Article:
Thursday, March 14, 2013

A rant on "The Next Big Thing"

Digital Trends proclaims, "Sapphire is unscratchable, unbreakable, and the next big thing in touchscreens" Sapphire has not a prayer of living up to this hype. If you read through the article, the author makes no mention of Sapphire's index of refraction. Indeed, being a software guy, it would not be surprising to know that the author does not know what an index of refraction is. As I have pointed out in other posts, when displays were actually made in the US, materials science degrees were common among display development staff. When the US moved to 100% off-shore purchases, that went away as did much of the ability to comprehend materials impact on display technology.

As far as I know, every material harder than glass has a higher index of refraction (including Sapphire), meaning that it will have a much more reflective surface. With the exception of digital paper, current displays are terrible in bright sun. Switching to a Sapphire lens cover will make them unusable outdoors... kind of defeats the purpose of having a mobile device.


  1. Correct me if 'im wrong but there's a big difference between refraction and reflection.

    The angle of reflection merely depends on the angle of incidence of the light, no matter what the material is.

    Refraction is the change of direction of the light between diferent materials, so maybe the only thing affected would be the light coming out the screen at a wider angle.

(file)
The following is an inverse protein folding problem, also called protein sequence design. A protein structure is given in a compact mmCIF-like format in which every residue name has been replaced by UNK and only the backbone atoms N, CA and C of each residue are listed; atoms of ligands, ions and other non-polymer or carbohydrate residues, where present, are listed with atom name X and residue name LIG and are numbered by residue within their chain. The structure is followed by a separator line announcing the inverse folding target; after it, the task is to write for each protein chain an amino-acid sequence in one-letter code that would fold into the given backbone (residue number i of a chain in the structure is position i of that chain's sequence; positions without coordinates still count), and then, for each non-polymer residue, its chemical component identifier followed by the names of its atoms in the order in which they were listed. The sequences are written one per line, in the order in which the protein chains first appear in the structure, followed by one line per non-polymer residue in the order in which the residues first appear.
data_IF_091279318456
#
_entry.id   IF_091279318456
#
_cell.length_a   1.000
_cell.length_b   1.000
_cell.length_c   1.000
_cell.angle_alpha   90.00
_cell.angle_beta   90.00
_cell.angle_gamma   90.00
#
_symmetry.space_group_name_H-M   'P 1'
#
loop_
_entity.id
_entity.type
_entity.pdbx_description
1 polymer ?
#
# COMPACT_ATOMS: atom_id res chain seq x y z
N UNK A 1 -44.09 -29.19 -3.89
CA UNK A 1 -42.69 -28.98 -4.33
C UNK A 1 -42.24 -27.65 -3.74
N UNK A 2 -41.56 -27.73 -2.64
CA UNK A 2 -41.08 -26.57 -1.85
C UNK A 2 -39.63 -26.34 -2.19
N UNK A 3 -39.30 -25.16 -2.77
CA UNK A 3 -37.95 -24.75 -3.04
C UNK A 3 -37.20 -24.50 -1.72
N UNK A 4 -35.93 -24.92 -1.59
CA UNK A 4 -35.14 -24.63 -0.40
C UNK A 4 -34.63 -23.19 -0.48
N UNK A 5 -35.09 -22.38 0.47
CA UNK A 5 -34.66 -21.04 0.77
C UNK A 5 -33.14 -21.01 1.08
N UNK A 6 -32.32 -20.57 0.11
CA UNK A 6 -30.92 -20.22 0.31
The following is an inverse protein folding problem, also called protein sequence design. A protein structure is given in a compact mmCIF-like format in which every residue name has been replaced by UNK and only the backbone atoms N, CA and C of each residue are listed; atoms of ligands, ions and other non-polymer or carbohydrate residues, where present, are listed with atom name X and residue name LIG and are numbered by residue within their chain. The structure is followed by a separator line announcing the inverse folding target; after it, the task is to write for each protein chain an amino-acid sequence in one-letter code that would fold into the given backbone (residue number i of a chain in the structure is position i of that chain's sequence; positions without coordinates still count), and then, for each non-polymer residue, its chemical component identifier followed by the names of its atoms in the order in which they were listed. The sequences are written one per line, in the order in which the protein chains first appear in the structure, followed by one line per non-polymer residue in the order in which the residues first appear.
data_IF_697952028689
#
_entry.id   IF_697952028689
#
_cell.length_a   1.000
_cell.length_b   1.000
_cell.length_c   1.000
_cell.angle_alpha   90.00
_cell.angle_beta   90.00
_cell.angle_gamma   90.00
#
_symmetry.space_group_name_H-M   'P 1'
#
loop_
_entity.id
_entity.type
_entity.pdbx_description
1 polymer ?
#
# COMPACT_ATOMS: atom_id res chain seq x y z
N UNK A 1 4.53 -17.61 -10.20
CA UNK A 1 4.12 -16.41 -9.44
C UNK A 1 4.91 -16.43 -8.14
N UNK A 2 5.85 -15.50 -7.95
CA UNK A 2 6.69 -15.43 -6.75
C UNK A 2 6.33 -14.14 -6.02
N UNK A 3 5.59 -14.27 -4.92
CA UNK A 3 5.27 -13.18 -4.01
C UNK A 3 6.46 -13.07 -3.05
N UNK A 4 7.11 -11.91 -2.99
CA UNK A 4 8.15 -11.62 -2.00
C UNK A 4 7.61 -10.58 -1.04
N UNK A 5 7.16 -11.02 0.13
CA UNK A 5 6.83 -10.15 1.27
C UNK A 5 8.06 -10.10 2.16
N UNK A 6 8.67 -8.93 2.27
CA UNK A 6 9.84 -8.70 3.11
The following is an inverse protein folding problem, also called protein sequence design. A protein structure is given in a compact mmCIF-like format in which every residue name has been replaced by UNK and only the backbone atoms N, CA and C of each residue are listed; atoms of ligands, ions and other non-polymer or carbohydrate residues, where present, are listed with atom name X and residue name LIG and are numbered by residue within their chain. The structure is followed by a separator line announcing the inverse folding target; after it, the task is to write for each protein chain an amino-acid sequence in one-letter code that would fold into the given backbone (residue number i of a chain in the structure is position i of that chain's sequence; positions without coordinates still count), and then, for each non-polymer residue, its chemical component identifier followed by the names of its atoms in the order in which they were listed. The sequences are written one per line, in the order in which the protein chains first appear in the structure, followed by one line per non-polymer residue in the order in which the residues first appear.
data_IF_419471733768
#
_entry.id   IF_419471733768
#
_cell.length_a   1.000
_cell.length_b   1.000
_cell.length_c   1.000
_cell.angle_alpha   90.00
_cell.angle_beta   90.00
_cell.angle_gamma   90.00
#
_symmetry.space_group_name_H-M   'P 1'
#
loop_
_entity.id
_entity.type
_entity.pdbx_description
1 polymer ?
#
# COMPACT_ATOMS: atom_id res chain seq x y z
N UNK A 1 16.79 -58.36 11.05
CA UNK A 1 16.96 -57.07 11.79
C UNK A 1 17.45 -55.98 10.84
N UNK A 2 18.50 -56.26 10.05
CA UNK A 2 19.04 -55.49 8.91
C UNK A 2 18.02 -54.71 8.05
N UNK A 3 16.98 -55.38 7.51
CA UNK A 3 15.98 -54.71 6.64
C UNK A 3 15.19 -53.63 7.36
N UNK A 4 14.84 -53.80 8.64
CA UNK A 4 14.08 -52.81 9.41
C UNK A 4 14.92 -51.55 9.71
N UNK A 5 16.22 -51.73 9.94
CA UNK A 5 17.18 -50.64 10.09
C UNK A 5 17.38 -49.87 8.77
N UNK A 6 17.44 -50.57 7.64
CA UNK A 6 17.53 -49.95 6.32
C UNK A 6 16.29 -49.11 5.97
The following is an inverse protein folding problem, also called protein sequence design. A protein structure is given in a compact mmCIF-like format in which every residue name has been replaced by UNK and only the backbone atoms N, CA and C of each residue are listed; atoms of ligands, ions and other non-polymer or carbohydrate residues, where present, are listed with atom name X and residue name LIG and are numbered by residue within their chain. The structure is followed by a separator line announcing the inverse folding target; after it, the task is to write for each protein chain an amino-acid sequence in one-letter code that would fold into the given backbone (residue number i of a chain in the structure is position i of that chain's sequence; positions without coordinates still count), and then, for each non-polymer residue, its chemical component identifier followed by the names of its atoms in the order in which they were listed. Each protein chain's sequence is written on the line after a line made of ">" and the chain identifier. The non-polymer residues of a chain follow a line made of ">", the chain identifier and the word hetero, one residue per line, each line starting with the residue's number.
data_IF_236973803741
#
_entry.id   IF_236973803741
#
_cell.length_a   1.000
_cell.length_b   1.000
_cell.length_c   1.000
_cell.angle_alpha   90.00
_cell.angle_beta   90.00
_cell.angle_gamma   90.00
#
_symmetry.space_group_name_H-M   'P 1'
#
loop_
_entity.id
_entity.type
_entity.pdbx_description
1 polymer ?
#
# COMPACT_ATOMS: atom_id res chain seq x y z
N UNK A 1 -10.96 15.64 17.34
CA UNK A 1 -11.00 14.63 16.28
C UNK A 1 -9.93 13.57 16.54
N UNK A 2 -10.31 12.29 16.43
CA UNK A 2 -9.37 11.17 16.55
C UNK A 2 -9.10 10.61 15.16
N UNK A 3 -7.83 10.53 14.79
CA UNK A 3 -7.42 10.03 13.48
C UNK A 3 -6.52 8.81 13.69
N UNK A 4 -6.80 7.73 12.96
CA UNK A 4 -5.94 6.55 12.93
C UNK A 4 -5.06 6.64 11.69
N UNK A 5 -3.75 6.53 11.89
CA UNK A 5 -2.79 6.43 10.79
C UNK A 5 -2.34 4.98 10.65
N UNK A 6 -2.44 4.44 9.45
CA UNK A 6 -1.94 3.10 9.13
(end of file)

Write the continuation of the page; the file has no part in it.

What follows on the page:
Maybe it'll be a bit dimmer but with a thin screen you probably won't notice a big difference. Or you may even like the "depth" of the material that makes it look like it has a better quality (and it does) .

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  3. The angle of reflection is, of course independent of the index of refraction, however the percentage of light reflected is deeply depended on the index. This is how optical fiber works, a transparent core and a transparent annulus with differing indexes.

    An important thing to consider is a thing called the evanescent wave. Though a beam of light may be reflected at a surface (where two materials meet) the photon is not a point but a statistical distribution of probabilities. Part of the wave nature of the photon does travel through the material it is being reflected from hence the index of the reflecting material does matter... a whole bunch.


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